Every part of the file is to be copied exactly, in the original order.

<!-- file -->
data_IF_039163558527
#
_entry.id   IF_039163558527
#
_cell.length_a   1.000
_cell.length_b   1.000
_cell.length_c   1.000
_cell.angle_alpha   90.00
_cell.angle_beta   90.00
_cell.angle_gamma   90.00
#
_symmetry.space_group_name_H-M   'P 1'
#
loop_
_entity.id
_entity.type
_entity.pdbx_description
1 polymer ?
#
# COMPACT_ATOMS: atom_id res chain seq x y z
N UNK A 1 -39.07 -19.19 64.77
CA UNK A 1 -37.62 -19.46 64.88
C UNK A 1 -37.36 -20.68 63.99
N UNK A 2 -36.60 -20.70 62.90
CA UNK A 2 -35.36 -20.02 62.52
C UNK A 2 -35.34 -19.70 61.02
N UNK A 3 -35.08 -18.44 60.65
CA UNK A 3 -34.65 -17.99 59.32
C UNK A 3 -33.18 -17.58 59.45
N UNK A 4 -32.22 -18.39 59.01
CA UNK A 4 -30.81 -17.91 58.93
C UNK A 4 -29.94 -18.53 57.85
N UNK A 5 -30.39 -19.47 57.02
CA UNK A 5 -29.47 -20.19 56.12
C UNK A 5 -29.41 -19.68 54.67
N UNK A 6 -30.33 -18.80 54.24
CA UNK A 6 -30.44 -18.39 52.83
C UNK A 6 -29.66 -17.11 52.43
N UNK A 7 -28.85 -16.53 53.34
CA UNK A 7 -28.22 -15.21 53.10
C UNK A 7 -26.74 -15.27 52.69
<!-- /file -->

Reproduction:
data_IF_039163558527
#
_entry.id   IF_039163558527
#
_cell.length_a   1.000
_cell.length_b   1.000
_cell.length_c   1.000
_cell.angle_alpha   90.00
_cell.angle_beta   90.00
_cell.angle_gamma   90.00
#
_symmetry.space_group_name_H-M   'P 1'
#
loop_
_entity.id
_entity.type
_entity.pdbx_description
1 polymer ?
#
# COMPACT_ATOMS: atom_id res chain seq x y z
N UNK A 1 -39.07 -19.19 64.77
CA UNK A 1 -37.62 -19.46 64.88
C UNK A 1 -37.36 -20.68 63.99
N UNK A 2 -36.60 -20.70 62.90
CA UNK A 2 -35.36 -20.02 62.52
C UNK A 2 -35.34 -19.70 61.02
N UNK A 3 -35.08 -18.44 60.65
CA UNK A 3 -34.65 -17.99 59.32
C UNK A 3 -33.18 -17.58 59.45
N UNK A 4 -32.22 -18.39 59.01
CA UNK A 4 -30.81 -17.91 58.93
C UNK A 4 -29.94 -18.53 57.85
N UNK A 5 -30.39 -19.47 57.02
CA UNK A 5 -29.47 -20.19 56.12
C UNK A 5 -29.41 -19.68 54.67
N UNK A 6 -30.33 -18.80 54.24
CA UNK A 6 -30.44 -18.39 52.83
C UNK A 6 -29.66 -17.11 52.43
N UNK A 7 -28.85 -16.53 53.34
CA UNK A 7 -28.22 -15.21 53.10
C UNK A 7 -26.74 -15.27 52.69